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The 24 Hours of Climate Reality Is about to Begin

Charles Cormier's picture

Teacher and students at a cyclone shelter in rural Bangladesh, 2011. Stephan Bachenheimer / World Bank
Photo: A teacher and school class stand at a cyclone shelter in rural Bangladesh. Stephan Bachenheimer/World Bank

Al Gore’s Climate Reality Project launches its “24 hours of Reality: Dirty Weather Report” today. It’s a global online multimedia event that seeks to demonstrate how climate change is manifesting itself around the world, showcasing countries, communities and individuals leading through innovative solutions.

Last year, the inaugural event convened scientists, policy makers, thought leaders, business leaders and community activists, and garnered more than 8 million online views and 90 million Twitter impressions. This year’s event has a regional and country focus in a number of one-hour segments – including one on Bangladesh, where I’ll be sharing my experiences and insights.

I arrived a couple hours early for the taping at the Manhattan Studio in New York to get a sense of the format and expectations. The setting is much like a Global Development Learning Network (GDLN) session (however, with more cameras and make-up artists).

The studio is abuzz with dozens of media experts from across the country who are coordinating the event.  In the waiting room, I listen to the recording of a discussion regarding the carbon intensity of the development of the Canadian tar sands.  Among the cameramen and sound engineers, there is a discussion about the ferocity of Hurricane Sandy that recently came ashore, and whether it will constitute a much needed wake-up call that our climate is indeed changing.

About forty-five minutes before we record our session, I meet with the hosts and fellow panelists, Scott Mandia, who is an atmospheric scientist and professor at Sulfolk County Community College, and Scott MacMillan, communications manager at BRAC USA. The hosts ask that we focus entirely on Bangladesh, given its high vulnerability and considerable efforts to build climate resilience.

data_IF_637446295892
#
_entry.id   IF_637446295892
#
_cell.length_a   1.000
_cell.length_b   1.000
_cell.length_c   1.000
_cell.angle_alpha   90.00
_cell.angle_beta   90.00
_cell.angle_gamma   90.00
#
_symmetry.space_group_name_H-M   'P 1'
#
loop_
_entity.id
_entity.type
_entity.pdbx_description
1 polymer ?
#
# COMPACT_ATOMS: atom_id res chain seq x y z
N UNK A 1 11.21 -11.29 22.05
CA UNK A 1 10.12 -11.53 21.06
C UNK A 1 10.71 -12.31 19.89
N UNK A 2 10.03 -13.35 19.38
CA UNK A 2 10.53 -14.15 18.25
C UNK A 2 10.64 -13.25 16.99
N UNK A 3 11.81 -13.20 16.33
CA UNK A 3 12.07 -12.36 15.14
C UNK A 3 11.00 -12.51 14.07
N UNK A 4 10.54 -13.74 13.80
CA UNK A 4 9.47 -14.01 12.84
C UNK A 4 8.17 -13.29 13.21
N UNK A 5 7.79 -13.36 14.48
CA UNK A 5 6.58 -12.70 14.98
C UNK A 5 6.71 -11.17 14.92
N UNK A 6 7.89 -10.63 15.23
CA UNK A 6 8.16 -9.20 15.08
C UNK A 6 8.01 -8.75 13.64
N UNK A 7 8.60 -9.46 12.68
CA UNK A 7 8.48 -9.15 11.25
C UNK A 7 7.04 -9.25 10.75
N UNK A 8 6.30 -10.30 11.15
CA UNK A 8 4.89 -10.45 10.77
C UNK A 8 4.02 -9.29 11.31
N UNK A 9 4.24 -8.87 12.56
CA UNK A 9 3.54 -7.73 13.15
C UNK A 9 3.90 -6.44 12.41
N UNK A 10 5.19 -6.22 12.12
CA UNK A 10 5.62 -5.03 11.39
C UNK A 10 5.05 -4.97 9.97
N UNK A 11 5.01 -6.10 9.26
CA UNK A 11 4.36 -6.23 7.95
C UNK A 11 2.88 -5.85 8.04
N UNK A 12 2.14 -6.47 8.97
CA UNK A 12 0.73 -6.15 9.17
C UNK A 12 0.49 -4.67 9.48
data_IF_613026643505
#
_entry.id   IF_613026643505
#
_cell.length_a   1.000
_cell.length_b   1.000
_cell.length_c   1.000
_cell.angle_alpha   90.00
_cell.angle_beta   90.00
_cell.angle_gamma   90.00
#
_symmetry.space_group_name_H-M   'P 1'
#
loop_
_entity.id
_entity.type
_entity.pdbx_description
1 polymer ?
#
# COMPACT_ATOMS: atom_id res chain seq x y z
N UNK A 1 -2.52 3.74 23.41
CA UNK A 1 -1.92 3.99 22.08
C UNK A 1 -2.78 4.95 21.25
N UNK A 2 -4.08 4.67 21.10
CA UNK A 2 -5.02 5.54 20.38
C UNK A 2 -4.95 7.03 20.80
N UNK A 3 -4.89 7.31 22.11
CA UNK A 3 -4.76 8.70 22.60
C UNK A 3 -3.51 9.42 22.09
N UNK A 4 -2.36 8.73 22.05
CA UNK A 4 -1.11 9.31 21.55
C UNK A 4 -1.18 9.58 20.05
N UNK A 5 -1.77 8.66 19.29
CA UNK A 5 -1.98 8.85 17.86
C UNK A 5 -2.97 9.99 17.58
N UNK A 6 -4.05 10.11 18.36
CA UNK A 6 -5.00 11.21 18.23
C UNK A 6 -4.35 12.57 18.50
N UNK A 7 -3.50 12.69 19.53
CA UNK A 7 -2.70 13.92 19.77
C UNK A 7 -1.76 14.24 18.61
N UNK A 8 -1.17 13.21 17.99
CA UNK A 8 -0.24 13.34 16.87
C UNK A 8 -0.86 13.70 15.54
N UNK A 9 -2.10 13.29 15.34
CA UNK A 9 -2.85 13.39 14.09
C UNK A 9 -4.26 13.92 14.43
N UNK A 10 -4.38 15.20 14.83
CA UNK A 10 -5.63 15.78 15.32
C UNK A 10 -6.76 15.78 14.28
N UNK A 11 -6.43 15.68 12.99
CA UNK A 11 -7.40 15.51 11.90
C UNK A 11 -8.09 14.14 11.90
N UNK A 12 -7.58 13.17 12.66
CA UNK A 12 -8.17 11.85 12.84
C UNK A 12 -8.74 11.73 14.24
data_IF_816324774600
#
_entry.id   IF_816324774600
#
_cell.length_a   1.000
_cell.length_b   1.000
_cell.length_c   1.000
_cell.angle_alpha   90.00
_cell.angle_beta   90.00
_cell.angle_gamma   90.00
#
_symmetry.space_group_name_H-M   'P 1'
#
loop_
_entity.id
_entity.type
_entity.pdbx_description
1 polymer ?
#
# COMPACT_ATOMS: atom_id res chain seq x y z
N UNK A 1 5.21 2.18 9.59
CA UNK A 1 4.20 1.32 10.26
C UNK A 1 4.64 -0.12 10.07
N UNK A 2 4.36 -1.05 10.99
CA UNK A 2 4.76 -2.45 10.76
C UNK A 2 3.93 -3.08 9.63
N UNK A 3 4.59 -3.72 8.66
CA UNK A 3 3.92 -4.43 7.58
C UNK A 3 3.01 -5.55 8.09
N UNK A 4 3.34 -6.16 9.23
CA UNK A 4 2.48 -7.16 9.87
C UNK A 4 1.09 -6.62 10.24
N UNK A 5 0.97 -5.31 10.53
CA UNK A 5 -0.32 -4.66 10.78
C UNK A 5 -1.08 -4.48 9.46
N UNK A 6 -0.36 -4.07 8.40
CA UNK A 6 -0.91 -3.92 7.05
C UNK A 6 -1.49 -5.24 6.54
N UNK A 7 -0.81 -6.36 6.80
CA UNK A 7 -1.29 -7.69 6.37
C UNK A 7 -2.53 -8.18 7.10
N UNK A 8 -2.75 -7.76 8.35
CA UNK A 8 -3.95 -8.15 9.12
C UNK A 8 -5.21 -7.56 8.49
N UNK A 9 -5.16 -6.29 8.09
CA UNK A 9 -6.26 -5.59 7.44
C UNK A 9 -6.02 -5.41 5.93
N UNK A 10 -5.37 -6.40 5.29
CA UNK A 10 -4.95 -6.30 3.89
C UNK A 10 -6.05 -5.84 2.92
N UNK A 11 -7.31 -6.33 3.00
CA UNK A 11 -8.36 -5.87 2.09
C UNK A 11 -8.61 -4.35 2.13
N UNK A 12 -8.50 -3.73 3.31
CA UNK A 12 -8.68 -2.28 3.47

We agree on key messages, namely that Bangladesh is highly vulnerable to climate change due to its geography:  the Bay of Bengal is notoriously susceptible to cyclones, its deltaic rivers are prone to flooding due to geological processes, and two thirds of the country is below 5 m and vulnerable to sea level rise. In addition, Bangladesh is a low-income country with a significant proportion of its population living in extreme poverty, and two-thirds of its workforce engaged in agriculture, which itself is vulnerable to natural disasters, as well as moisture and temperature increases.

However, we agree among the panelists that the message cannot be purely doom and gloom, and wish to convey that Bangladeshis have made significant headway in increasing agricultural productivity despite the harsh environment; Bangladesh has adopted community based and inclusive development models that have improved socio-economic indicators, and the Government of Bangladesh is investing in disaster risk management and climate resilience.

The positive message cannot overcome the fact that we are in a make or break decade on climate change, and that much more mitigation action is needed globally if we are to avert the worst case impacts.

Just before I step into the recording studio, I manage to hear an earlier recording of Dirk Forrester, president and chief executive officer of the International Emissions Trading Association, who praised the Partnership for Market Readiness, which is a Bank initiative aimed at piloting market-based instruments for GHG emission reductions among large emitting countries.

The recording is over before we know it.  The session appears natural, as we hear the documentaries for the first time, and no editing is allowed. I’m not sure we fully respected the impromptu script, but overall, we are happy that the key messages were conveyed.

On Monday, the World Bank is releasing a report with a snapshot of the latest science on global climate change. Meanwhile, you can watch the rest of the 24 Hours of Reality story online at The Climate Reality Project. The event starts at 1 a.m. GMT on Thursday, Nov. 15 (8 p.m. EST Wednesday). Our session on Bangladesh is on at 2 p.m. GMT (9 a.m. EST) Thursday.

 

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